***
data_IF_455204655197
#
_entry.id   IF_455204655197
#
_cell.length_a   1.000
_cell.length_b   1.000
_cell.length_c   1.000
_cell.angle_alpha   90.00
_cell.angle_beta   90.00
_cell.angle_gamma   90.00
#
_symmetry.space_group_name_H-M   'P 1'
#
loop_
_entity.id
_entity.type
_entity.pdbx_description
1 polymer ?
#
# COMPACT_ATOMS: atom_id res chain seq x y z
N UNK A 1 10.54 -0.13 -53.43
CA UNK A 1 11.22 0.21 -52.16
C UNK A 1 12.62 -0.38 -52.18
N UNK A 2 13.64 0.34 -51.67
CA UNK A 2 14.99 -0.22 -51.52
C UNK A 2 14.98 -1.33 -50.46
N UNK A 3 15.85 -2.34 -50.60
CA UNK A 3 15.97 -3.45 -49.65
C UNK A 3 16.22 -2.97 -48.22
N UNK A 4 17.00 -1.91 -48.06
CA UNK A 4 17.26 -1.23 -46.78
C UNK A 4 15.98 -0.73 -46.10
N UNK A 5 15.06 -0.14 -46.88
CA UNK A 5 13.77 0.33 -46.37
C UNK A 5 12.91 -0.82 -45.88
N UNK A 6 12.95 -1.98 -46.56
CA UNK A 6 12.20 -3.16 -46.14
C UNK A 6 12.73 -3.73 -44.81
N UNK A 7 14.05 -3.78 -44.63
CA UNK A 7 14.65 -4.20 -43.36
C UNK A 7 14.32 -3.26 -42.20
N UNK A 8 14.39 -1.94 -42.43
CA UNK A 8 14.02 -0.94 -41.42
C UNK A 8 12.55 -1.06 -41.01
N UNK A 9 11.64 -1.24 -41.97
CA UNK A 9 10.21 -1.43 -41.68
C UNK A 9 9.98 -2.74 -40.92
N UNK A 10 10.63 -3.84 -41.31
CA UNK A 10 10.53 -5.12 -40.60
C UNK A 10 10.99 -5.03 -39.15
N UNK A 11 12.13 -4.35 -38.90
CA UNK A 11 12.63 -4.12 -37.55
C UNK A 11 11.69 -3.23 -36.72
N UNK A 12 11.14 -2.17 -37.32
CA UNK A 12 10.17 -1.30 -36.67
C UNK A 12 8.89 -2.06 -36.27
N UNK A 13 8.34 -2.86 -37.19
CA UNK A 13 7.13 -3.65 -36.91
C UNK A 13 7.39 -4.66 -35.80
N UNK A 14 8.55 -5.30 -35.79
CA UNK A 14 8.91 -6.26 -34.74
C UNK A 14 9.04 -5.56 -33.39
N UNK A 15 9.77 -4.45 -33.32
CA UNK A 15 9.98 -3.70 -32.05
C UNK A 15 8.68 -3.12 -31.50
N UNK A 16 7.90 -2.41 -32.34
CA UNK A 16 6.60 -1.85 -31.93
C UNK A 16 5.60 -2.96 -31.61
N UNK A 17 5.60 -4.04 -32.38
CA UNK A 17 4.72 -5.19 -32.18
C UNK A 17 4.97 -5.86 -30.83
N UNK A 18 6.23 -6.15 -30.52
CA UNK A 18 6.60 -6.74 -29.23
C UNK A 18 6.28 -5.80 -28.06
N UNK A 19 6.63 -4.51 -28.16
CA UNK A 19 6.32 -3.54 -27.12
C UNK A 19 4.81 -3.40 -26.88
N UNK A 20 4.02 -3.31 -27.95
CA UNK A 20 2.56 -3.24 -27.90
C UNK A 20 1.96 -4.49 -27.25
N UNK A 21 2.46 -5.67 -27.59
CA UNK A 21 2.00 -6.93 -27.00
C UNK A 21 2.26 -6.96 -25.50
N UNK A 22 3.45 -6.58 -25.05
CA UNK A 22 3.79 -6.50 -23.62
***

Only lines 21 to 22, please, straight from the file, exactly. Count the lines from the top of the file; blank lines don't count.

N UNK A 1 10.54 -0.13 -53.43
CA UNK A 1 11.22 0.21 -52.16